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Malaria

Definition

Malaria is a parasitic disease that involves high fevers, shaking chills, flu-like symptoms, and anemia.

Alternative Names

Quartan malaria; Falciparum malaria; Biduoterian fever; Blackwater fever; Tertian malaria; Plasmodium

Causes, incidence, and risk factors

Malaria is caused by a parasite that is passed from one human to another by the bite of infected Anopheles mosquitoes. After infection, the parasites (called sporozoites) travel through the bloodstream to the liver, where they mature and release another form, the merozoites. The parasites enter the bloodstream and infect red blood cells.

The parasites multiply inside the red blood cells, which then break open within 48 to 72 hours, infecting more red blood cells. The first symptoms usually occur 10 days to 4 weeks after infection, though they can appear as early as 8 days or as long as a year after infection. The symptoms occur in cycles of 48 to 72 hours.

Most symptoms are caused by:

  • The release of merozoites into the bloodstream
  • Anemia resulting from the destruction of the red blood cells
  • Large amounts of free hemoglobin being released into circulation after red blood cells break open

Malaria can also be transmitted from a mother to her unborn baby (congenitally) and by blood transfusions. Malaria can be carried by mosquitoes in temperate climates, but the parasite disappears over the winter.

The disease is a major health problem in much of the tropics and subtropics. The CDC estimates that there are 300-500 million cases of malaria each year, and more than 1 million people die from it. It presents a major disease hazard for travelers to warm climates.

In some areas of the world, mosquitoes that carry malaria have developed resistance to insecticides. In addition, the parasites have developed resistance to some antibiotics. These conditions have led to difficulty in controlling both the rate of infection and spread of this disease.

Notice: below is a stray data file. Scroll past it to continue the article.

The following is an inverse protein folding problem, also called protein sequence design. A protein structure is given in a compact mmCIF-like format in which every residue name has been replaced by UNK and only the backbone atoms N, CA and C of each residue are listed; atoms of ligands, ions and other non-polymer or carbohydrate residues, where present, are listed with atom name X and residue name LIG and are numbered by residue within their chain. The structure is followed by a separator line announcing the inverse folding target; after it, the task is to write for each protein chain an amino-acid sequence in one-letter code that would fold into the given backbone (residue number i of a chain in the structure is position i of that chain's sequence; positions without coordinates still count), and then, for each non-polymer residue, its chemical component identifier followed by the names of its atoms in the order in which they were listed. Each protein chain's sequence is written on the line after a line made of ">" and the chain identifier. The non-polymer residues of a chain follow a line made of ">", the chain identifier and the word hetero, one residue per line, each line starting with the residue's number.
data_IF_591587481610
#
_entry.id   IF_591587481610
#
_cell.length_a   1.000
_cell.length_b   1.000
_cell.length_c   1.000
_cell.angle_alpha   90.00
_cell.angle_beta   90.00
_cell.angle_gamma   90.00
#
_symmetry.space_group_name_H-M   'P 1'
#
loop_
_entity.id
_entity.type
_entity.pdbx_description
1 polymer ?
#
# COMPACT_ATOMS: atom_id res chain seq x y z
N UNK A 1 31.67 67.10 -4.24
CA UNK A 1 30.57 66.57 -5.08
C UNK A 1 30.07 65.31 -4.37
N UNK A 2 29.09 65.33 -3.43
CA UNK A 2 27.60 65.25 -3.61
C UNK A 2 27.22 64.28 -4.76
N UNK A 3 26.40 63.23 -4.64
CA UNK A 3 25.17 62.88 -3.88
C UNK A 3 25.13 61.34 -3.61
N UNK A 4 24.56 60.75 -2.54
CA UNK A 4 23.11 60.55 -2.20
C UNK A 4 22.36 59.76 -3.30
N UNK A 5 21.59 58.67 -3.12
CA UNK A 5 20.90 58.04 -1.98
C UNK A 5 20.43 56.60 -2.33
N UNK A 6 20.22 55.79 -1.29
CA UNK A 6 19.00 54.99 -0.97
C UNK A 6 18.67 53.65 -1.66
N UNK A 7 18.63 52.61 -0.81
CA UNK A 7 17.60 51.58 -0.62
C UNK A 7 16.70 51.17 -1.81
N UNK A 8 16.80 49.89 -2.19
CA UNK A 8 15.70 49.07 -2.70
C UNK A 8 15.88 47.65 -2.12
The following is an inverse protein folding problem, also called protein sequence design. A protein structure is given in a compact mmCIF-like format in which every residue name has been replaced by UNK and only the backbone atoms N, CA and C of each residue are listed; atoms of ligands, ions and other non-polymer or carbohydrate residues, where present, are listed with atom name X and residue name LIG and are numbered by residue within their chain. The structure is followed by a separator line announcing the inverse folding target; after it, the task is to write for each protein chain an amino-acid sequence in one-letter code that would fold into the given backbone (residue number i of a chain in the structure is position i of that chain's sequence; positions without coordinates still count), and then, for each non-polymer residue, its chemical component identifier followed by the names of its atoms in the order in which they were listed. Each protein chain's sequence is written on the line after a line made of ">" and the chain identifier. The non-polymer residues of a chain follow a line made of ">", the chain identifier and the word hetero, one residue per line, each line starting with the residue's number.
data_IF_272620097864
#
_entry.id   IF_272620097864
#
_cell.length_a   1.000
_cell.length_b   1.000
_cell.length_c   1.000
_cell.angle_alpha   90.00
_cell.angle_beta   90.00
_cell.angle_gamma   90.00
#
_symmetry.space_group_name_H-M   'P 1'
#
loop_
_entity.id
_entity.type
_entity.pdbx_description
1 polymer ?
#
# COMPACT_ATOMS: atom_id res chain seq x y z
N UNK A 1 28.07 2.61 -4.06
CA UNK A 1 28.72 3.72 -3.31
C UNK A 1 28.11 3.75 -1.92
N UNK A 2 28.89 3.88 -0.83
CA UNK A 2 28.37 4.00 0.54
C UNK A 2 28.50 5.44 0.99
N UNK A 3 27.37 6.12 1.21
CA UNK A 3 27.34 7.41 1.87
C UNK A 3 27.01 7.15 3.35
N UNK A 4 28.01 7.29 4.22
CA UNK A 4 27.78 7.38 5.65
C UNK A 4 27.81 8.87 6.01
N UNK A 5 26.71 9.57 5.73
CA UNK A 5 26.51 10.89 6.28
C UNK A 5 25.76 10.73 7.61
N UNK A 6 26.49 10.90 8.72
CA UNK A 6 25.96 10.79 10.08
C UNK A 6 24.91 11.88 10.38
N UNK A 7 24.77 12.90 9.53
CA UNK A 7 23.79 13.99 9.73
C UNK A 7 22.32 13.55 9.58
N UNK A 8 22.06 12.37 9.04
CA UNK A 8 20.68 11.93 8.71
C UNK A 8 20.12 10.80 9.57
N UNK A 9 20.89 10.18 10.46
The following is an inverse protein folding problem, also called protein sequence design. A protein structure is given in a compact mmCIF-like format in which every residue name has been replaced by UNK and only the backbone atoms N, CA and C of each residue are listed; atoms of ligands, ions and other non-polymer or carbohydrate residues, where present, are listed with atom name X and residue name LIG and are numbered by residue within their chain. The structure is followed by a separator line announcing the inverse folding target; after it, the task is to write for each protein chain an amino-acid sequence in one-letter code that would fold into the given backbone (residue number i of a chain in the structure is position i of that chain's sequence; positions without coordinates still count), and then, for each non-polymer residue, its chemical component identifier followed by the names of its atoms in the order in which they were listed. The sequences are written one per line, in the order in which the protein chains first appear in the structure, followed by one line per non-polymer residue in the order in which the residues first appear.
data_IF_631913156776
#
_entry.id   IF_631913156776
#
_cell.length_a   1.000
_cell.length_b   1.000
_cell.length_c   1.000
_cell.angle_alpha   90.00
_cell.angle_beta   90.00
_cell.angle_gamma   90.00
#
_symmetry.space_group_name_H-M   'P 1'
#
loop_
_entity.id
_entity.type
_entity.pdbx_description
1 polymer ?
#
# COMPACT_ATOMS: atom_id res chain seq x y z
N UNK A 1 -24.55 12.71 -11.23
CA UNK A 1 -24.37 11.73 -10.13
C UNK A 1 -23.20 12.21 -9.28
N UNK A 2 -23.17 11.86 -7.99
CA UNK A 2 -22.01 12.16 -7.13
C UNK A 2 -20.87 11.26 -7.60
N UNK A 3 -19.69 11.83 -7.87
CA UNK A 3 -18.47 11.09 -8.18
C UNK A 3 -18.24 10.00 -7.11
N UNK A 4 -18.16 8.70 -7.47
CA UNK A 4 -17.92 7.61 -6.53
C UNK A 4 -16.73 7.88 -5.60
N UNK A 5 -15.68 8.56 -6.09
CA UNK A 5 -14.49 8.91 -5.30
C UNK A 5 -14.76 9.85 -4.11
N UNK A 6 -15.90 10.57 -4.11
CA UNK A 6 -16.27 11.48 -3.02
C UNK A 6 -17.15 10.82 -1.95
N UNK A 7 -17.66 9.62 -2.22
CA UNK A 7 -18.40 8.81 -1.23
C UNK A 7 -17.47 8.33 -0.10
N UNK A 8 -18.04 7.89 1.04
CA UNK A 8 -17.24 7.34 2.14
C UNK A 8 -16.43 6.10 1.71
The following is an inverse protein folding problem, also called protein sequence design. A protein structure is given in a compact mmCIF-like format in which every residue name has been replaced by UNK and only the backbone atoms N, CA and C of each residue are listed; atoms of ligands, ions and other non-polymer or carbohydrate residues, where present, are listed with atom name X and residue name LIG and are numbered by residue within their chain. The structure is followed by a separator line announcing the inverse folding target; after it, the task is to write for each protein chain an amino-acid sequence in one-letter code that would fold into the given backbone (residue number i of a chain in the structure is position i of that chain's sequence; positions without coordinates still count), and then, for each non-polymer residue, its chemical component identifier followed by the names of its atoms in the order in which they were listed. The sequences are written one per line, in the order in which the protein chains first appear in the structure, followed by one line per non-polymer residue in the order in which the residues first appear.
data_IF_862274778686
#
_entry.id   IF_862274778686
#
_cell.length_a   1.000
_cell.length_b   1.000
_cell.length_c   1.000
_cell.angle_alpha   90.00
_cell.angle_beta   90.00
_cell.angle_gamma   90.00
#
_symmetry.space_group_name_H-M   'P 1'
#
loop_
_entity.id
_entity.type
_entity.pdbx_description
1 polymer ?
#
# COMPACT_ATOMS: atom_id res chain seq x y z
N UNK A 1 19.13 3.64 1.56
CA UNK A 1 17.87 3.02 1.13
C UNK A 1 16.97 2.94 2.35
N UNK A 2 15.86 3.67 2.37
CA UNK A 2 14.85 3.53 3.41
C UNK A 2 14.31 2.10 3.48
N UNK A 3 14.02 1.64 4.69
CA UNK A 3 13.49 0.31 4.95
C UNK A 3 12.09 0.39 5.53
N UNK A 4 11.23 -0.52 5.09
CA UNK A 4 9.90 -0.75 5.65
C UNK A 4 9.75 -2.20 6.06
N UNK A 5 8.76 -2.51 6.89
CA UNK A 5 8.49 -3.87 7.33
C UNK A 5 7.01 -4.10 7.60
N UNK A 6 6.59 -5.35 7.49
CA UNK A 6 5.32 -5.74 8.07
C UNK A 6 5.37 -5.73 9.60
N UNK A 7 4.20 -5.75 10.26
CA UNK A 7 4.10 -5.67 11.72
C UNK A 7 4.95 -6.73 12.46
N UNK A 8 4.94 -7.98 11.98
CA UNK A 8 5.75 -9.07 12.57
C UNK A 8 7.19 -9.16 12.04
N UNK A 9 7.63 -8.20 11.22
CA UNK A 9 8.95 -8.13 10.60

There are four types of common malaria parasites. Recently, a fifth type, Plasmodium knowlesi, has been causing malaria in Malaysia and areas of southeast Asia. Another type, falciparum malaria, affects more red blood cells than the other types and is much more serious. It can be fatal within a few hours of the first symptoms.

Symptoms
Signs and tests

During a physical examination, the doctor may find an enlarged liver or enlarged spleen. Malaria blood smears taken at 6 to 12 hour intervals confirm the diagnosis.

A complete blood count (CBC) will identify anemia if it is present.

Treatment

Malaria, especially Falciparum malaria, is a medical emergency that requires a hospital stay. Chloroquine is often used as an anti-malarial medication. However, chloroquine-resistant infections are common in some parts of the world.

Possible treatments for chloroquine-resistant infections include:

  • The combination of quinidine or quinine plus doxycycline, tetracycline, or clindamycin
  • Atovaquone plus proguanil (Malarone)
  • Mefloquine or artesunate
  • The combination of pyrimethamine and sulfadoxine (Fansidar)

The choice of medication depends in part on where you were when you were infected.

Medical care, including fluids through a vein (IV) and other medications and breathing (respiratory) support may be needed.

Expectations (prognosis)

The outcome is expected to be good in most cases of malaria with treatment, but poor in Falciparum infection with complications.

Complications
Calling your health care provider

Call your health care provider if you develop fever and headache after visiting the tropics.

Prevention

Most people who live in areas where malaria is common have gotten some immunity to the disease. Visitors will not have immunity, and should take preventive medications.

It is important to see your health care provider well before your trip, because treatment may need to begin as long as 2 weeks before travel to the area, and continue for a month after you leave the area. In 2006, the CDC reported that most travelers from the U.S. who contracted malaria failed to take the right precautions.